Master of the Idle Clouds | 闲云公子

%e9%97%b2%e4%ba%91%e5%85%ac%e5%ad%90Title: Master of the Idle Clouds | 闲云公子
Author: Yu Qing
Genre: Romance, Historical Fiction
Rating: ★★☆☆☆ | 1.5

Here’s the thing: I really like this novella. I still really enjoy this novella. I plan to make so many edits for this novella that I drown in them. But my god, in good conscience there is no way I can ignore some of its massive problems.

Which brings me to prelude #2: how can something that went so right in the first 3/5 of this novella so quickly take a turn for the worse in the last 2/5th of it? It was meant to be a romantic comedy, so why is the last 2/5th so determinedly unfunny?

Huangfu Yun is the Guardian of the Left in the Baiming Sect, which is known among the mainstream Chinese warriors and gallants as the Demon Cult. Orphaned from youth due to infighting within the sect, Huangfu Yun learned how to protect herself, to avoid attention in order to survive until adulthood. But when she was fourteen, she accidentally crossed paths with Gongsun Yun, a disciple from the Yun Family Manor, who are in charge of compiling histories. In saving his life, she accidentally brought him into her debt and left a deep impression on him. Six years later, she and her slave He Zai enter the Chinese heartland in order to attend a funeral, and her path crosses Gongsun Yun’s again, and this time, he’s less willing to let her go.

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Prom Queen Perfect

29331371-_uy1600_ss1600_Title: Prom Queen Perfect
Author: Clarisse David
Genre: Contemporary, Romance, YA
Rating: ★★★☆☆ | 2.5

Alexandra de la Cruz is perfect: perfect family, perfect older sister, perfect clothing, perfect life. She’s the most popular girl in school, and she’s on track to become prom queen––just like her sister. Just like her mother’s favourite. And if she becomes prom queen, maybe her mother will stop finding fault with her at every turn.

So when childhood friend-turned brother-in-law turned nuisance Adam Cordero tells her she’s selfish, she’s determined to prove him wrong by taking Christy Marquez on as a project, turning her from social reject to social butterfly. Her plan works, but it works too well, and suddenly the title of prom queen, which was so within her grasp, is slipping away, and she has to contend with the true nature of friendship.

This was a cute pick-me-up during finals week––it’s short, utterly predictable, and its characters were bland and vacuous enough that I didn’t feel so caught up in their struggles that I neglected my studying, which is good. For finals week. Not really so good for when I need a substantial story to keep me occupied.

But I’ve mentioned this multiple times across multiple reviews and I am always going to be the first to say: fluff entertainment has value, too, and I’m not going to dismiss the novel because it doesn’t have substance. Books are entertainment, and English minor I may be, but I will meet you behind the gym at 3:00 pm with my fists ready if you entertain the notion that all books have to meet some arbitrary standard of Literary Value to have Worth™.

That being said, while I enjoyed the novel for what it is––the written version of, say, She’s All That––it wasn’t much beyond that. I don’t really know what else to say. It was cute, it was okay, it’s the equivalent of watching a teen movie with a tub of ice cream and some popcorn on a lazy Saturday when you should be doing other things. I don’t regret purchasing it, but I’m also probably not going to reread it. The characterisation was jerky––who becomes a best friend mere hours after meeting?––but overall it was inoffensive enough that it went down like jello. It didn’t stir up any strong emotions or attachment, but I was also not really expecting it to.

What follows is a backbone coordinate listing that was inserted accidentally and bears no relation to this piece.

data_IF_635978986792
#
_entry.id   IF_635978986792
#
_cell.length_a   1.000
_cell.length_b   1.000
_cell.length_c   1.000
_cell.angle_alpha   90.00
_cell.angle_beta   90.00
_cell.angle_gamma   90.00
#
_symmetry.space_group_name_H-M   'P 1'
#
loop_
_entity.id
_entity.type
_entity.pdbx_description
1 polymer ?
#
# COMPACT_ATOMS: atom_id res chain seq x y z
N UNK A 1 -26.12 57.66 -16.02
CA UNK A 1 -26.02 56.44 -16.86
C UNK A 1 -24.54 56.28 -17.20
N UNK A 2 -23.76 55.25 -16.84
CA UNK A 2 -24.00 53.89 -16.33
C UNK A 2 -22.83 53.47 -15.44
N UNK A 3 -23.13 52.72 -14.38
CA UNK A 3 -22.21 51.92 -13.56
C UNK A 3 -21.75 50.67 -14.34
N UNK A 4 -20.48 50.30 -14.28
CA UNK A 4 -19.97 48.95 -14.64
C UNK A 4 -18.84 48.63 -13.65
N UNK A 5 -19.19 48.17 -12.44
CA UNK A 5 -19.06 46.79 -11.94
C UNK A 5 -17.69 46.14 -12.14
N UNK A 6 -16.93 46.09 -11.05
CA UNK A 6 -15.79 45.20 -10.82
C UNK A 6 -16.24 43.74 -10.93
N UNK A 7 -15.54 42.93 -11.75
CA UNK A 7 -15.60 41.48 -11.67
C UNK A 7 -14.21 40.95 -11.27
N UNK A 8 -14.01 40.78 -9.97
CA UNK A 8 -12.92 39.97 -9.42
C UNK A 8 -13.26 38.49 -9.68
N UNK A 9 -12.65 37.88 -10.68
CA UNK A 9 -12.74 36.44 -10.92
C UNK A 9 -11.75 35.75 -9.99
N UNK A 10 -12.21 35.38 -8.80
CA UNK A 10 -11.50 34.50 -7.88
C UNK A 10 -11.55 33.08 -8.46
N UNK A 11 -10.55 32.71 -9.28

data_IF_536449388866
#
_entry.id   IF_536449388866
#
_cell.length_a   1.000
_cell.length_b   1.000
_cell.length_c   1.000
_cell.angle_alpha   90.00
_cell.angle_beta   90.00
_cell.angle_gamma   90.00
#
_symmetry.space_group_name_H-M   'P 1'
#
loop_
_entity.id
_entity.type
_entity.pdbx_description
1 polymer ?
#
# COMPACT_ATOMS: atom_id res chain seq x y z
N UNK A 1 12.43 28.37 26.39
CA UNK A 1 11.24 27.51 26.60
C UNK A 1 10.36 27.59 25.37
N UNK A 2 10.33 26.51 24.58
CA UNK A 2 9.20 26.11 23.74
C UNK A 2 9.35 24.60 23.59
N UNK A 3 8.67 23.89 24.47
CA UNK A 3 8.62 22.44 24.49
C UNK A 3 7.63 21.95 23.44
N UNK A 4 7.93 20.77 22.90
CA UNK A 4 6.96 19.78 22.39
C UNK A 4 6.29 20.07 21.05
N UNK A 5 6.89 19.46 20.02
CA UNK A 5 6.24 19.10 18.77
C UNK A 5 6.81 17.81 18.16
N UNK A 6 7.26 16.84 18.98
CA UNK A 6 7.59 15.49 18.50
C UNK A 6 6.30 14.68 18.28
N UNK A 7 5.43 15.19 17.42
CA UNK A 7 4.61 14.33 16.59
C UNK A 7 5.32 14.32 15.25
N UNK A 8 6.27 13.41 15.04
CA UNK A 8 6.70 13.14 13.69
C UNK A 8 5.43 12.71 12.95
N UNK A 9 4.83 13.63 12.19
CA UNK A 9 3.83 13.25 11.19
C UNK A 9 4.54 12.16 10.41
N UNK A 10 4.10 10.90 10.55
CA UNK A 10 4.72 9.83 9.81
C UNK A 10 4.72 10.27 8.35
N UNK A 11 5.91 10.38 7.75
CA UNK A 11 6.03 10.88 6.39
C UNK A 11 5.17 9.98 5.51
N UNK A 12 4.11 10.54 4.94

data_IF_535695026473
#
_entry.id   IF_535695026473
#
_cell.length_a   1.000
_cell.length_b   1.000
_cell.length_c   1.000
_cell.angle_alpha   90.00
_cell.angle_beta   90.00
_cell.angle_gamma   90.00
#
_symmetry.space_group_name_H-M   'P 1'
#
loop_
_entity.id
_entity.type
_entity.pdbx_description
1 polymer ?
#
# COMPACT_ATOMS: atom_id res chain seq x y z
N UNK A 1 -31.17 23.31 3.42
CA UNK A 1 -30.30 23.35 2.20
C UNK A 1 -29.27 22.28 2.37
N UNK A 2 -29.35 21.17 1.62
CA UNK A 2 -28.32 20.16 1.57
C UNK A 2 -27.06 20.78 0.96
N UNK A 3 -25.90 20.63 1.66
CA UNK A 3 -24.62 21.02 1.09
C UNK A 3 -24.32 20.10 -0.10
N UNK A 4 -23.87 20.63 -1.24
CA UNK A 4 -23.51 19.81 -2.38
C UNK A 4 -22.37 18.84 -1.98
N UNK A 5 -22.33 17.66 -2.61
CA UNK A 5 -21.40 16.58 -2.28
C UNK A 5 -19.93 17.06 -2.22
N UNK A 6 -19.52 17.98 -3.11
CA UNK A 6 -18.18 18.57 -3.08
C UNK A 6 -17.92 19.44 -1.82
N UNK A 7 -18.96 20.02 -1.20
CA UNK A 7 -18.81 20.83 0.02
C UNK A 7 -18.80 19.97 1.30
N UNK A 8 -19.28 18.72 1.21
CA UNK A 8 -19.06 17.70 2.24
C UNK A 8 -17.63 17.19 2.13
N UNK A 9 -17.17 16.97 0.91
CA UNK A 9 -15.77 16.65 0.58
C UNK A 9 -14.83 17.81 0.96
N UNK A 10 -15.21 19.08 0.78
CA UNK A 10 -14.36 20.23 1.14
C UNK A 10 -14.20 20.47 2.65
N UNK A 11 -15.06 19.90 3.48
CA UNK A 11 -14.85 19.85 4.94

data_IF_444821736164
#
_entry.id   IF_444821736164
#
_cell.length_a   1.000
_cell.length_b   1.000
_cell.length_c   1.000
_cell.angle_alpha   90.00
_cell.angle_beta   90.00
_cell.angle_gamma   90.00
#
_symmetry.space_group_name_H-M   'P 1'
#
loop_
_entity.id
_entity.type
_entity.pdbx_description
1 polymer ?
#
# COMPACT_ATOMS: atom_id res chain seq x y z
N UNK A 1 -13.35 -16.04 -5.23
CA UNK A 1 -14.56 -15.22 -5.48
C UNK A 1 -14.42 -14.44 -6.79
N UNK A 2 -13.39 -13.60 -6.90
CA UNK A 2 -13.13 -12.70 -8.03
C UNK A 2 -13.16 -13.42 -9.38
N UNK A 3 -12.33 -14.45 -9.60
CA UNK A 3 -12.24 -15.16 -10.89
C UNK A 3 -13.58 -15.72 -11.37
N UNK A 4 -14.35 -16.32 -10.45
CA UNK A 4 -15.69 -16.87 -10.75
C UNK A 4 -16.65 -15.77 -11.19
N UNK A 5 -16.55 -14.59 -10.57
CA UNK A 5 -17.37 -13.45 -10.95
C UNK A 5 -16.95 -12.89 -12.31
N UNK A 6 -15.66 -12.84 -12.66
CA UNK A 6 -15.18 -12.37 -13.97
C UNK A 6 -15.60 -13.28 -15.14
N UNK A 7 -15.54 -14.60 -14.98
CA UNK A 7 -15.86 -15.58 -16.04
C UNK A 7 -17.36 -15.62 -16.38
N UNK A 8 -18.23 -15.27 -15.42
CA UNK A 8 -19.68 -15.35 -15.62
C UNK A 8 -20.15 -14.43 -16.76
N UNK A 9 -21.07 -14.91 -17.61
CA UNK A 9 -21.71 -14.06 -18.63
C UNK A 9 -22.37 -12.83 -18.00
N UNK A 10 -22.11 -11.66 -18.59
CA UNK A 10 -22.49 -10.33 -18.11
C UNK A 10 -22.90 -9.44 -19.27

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Binti (Nnedi Okorafor)

binti-nnedi-okorafor

Title: Binti
Author: Nnedi Okorafor
Genre: Science Fiction
Rating: ★☆ || 4 stars

When I finished this book on the bus, I put my kindle in my bag and thought to myself this novella won that Nebula for a good reason. I went into Binti expecting a story about a girl who doesn’t fit into the world of academia. Binti covers that, but also goes beyond it. It is a delightful read that touches upon culture, war, family, expectations of society, and being an outsider. I was touched by its mix of sadness and sweetness that made it both heartbreaking and heartening.

The most powerful that thing that I took away from the story was the way that culture endures. The way we protect our culture no matter how far away from our homelands the journey of life takes us. However, I feel that Binti is the kind of book that everyone has a different experience of.

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Short Soup

16330647Title: Short Soup
Author: Coleen Kwan
Genre: Romance
Rating: ★★☆☆☆ || 2.0

The concept of this novella was reeled me in long before one of my friends recommended that I read this book, and while in theory I enjoyed this novel, practice is a beast of different nature.

Short Soup is a novella that follows two childhood friends, Dion Chan and Toni Lau, as they reconnect following Toni’s divorce from a cheating husband. Dion’s been in love with Toni for years and never found a good way to tell her, but now that she’s back and he’s taking over their parents’ jointly owned restaurant, he’s determined not to let her go, especially now that scumbag Nick is out of the picture. But there are things more pressing than opportunity and timing keeping them apart––Toni’s life is in Sydney now, Dion’s father is hard to please, while Toni’s baba is terrified that Toni will distract Dion and leave him heartbroken again. Together, they must navigate not only their attraction for each other, but also food, their futures, and family expectations.

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